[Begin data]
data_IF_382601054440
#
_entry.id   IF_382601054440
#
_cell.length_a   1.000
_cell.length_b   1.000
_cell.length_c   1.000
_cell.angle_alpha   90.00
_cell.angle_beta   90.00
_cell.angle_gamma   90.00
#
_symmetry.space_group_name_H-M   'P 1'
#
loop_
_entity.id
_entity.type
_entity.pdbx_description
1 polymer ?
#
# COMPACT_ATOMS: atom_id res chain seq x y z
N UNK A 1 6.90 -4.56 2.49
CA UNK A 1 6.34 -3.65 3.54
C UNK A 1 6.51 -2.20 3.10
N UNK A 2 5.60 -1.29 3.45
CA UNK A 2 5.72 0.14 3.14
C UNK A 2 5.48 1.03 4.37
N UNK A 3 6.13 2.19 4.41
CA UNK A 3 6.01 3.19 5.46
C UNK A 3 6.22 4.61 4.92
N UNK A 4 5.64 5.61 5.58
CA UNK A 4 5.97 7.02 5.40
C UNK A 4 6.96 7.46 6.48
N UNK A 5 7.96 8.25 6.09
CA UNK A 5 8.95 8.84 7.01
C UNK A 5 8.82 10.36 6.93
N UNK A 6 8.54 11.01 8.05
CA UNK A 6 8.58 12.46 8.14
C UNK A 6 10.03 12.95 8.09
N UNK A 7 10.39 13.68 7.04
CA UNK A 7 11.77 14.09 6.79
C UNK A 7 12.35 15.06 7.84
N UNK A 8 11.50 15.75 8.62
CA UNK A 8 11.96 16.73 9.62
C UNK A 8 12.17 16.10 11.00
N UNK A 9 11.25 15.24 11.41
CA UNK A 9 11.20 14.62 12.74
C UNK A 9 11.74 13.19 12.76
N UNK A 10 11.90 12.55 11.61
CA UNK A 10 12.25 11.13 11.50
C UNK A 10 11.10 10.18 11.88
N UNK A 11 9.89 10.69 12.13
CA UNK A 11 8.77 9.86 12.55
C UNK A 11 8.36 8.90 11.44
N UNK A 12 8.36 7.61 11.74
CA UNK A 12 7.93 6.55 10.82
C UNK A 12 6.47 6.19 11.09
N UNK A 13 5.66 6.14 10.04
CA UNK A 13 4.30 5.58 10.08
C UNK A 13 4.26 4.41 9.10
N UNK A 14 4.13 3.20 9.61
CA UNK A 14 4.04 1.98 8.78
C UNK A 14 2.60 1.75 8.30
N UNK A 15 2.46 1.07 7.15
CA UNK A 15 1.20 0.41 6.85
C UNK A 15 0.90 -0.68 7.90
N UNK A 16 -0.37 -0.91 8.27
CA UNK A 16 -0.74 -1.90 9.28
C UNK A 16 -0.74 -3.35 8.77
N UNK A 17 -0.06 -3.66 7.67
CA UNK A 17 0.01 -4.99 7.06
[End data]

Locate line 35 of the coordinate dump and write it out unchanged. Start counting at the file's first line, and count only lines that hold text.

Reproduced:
C UNK A 5 8.82 10.36 6.93